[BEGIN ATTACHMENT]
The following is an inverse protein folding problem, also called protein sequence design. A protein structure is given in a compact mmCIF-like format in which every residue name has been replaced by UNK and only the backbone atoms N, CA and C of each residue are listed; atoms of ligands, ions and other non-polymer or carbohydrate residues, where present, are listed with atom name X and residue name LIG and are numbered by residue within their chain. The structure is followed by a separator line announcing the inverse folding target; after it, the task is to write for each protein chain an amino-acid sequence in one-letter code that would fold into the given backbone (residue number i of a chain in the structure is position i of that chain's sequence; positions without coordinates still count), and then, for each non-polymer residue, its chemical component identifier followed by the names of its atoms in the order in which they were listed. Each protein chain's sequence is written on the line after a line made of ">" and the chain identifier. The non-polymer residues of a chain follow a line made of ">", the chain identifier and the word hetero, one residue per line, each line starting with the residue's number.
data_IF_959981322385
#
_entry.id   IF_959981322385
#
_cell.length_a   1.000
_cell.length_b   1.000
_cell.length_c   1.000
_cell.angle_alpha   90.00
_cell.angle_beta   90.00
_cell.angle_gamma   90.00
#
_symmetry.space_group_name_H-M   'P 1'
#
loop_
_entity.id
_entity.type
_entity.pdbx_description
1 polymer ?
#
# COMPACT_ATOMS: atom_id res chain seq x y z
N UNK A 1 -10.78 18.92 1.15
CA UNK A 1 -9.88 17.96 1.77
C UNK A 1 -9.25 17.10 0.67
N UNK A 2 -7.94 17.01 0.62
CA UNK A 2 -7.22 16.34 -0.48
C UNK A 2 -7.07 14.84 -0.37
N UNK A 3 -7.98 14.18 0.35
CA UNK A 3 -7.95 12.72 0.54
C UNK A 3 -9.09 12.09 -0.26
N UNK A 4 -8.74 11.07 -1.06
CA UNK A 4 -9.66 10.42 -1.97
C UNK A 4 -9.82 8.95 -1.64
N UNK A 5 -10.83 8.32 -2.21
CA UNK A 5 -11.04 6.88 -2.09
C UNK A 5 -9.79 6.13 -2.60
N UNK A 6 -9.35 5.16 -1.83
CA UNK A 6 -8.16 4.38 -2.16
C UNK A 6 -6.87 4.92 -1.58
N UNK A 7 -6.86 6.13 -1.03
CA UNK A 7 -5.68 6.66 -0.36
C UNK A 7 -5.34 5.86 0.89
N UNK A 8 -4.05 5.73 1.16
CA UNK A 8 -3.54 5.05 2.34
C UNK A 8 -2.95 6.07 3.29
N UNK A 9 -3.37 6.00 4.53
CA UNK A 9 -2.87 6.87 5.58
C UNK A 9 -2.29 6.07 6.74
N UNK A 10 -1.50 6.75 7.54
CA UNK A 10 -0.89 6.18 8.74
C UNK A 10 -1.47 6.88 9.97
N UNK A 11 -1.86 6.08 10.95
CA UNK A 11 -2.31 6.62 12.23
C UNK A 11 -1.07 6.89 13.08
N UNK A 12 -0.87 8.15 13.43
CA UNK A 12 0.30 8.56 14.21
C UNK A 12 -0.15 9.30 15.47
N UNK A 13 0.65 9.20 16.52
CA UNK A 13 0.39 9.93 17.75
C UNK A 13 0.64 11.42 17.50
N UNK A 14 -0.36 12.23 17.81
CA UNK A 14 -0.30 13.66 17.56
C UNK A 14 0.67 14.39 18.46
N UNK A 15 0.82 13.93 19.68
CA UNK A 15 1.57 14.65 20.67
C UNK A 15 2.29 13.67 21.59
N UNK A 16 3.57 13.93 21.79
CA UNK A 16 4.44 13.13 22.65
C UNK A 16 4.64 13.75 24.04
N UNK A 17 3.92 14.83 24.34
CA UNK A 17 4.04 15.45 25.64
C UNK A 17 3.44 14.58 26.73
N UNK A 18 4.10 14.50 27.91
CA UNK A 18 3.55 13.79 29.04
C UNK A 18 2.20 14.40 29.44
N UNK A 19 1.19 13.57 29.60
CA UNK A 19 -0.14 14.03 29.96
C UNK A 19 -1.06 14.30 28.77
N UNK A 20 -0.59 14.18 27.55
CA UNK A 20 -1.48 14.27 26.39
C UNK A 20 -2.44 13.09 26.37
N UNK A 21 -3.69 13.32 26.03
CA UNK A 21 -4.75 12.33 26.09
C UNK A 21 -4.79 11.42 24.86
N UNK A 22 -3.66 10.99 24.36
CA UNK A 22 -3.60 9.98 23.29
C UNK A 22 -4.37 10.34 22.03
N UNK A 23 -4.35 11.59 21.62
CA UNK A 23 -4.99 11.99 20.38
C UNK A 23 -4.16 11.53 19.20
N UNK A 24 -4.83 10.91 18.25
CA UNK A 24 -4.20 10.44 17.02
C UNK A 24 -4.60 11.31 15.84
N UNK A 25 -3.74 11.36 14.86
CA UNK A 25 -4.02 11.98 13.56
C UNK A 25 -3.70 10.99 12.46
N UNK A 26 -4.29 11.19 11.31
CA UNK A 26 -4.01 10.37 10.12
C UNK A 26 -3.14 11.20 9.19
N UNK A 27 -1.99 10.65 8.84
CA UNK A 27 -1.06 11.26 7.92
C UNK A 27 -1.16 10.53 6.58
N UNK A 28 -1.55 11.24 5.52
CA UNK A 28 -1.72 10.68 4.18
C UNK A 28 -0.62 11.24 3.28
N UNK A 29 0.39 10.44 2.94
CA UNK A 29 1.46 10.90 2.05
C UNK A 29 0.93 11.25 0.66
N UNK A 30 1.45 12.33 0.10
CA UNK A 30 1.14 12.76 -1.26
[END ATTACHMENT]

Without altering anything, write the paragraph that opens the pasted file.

The following is an inverse protein folding problem, also called protein sequence design. A protein structure is given in a compact mmCIF-like format in which every residue name has been replaced by UNK and only the backbone atoms N, CA and C of each residue are listed; atoms of ligands, ions and other non-polymer or carbohydrate residues, where present, are listed with atom name X and residue name LIG and are numbered by residue within their chain. The structure is followed by a separator line announcing the inverse folding target; after it, the task is to write for each protein chain an amino-acid sequence in one-letter code that would fold into the given backbone (residue number i of a chain in the structure is position i of that chain's sequence; positions without coordinates still count), and then, for each non-polymer residue, its chemical component identifier followed by the names of its atoms in the order in which they were listed. Each protein chain's sequence is written on the line after a line made of ">" and the chain identifier. The non-polymer residues of a chain follow a line made of ">", the chain identifier and the word hetero, one residue per line, each line starting with the residue's number.